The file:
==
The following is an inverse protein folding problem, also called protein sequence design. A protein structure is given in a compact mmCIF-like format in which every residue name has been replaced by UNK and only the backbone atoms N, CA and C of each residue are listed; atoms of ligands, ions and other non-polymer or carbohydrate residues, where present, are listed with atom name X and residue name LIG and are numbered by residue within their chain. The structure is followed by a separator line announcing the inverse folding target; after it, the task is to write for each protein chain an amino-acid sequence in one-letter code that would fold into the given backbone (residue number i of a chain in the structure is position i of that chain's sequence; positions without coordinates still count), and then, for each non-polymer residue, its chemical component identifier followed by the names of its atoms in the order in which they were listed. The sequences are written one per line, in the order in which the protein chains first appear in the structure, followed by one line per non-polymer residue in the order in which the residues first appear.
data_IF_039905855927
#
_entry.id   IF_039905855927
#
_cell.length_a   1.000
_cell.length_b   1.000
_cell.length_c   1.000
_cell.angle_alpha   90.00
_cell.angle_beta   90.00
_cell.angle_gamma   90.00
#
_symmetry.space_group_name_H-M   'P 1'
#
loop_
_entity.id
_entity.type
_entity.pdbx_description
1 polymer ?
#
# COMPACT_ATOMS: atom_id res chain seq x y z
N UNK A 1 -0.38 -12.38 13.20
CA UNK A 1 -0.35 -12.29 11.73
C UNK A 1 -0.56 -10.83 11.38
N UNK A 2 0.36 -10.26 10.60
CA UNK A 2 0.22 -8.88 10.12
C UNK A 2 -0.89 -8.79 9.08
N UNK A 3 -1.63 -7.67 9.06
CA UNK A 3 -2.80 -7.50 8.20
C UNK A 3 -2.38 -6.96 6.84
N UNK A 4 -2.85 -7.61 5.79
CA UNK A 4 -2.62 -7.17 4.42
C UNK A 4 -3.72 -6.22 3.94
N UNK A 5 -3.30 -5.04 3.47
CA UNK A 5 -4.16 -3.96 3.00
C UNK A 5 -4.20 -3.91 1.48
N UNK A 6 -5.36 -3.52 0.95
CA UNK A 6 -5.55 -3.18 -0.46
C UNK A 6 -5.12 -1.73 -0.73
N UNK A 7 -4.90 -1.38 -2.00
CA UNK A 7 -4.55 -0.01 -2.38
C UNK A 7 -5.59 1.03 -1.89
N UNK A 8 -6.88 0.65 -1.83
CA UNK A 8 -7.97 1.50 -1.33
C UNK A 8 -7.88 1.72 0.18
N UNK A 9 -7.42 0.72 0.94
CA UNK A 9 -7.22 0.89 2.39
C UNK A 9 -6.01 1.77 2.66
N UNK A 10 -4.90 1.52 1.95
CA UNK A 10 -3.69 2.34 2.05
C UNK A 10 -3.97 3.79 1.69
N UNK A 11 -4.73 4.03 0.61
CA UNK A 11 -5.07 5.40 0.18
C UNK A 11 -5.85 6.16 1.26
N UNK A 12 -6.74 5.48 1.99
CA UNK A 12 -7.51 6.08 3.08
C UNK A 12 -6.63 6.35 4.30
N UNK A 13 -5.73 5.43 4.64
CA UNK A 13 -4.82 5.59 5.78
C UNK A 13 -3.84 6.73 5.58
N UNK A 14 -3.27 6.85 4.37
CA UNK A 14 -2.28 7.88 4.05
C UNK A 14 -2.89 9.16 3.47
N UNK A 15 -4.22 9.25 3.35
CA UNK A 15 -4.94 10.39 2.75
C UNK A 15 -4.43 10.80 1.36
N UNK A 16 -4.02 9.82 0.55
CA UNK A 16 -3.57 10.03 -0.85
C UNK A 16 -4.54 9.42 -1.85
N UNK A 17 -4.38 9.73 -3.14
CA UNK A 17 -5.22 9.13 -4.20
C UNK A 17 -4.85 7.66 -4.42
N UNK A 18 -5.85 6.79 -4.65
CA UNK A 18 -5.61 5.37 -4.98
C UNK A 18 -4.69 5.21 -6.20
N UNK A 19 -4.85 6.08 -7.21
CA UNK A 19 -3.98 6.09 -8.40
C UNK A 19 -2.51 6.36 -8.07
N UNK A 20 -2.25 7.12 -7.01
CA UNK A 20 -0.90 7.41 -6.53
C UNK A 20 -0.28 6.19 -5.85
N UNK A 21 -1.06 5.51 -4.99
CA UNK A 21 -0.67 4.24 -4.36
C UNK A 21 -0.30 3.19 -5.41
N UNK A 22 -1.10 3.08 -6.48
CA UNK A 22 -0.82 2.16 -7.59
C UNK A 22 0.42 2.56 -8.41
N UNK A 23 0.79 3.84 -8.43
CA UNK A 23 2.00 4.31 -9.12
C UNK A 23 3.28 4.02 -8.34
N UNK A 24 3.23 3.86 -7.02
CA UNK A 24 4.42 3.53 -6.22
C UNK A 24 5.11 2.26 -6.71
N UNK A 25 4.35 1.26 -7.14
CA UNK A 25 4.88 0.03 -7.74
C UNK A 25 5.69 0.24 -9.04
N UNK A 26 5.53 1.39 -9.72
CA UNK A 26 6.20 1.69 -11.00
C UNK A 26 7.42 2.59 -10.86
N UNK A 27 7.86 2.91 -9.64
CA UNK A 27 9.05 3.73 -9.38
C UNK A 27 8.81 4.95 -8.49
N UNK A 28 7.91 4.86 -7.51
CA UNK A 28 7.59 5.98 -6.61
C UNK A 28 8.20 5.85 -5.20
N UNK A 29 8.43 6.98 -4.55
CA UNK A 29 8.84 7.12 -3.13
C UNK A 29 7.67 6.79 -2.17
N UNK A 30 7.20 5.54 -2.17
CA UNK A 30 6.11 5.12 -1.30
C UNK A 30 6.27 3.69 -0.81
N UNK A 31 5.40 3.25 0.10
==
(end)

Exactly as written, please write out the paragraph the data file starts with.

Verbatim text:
The following is an inverse protein folding problem, also called protein sequence design. A protein structure is given in a compact mmCIF-like format in which every residue name has been replaced by UNK and only the backbone atoms N, CA and C of each residue are listed; atoms of ligands, ions and other non-polymer or carbohydrate residues, where present, are listed with atom name X and residue name LIG and are numbered by residue within their chain. The structure is followed by a separator line announcing the inverse folding target; after it, the task is to write for each protein chain an amino-acid sequence in one-letter code that would fold into the given backbone (residue number i of a chain in the structure is position i of that chain's sequence; positions without coordinates still count), and then, for each non-polymer residue, its chemical component identifier followed by the names of its atoms in the order in which they were listed. The sequences are written one per line, in the order in which the protein chains first appear in the structure, followed by one line per non-polymer residue in the order in which the residues first appear.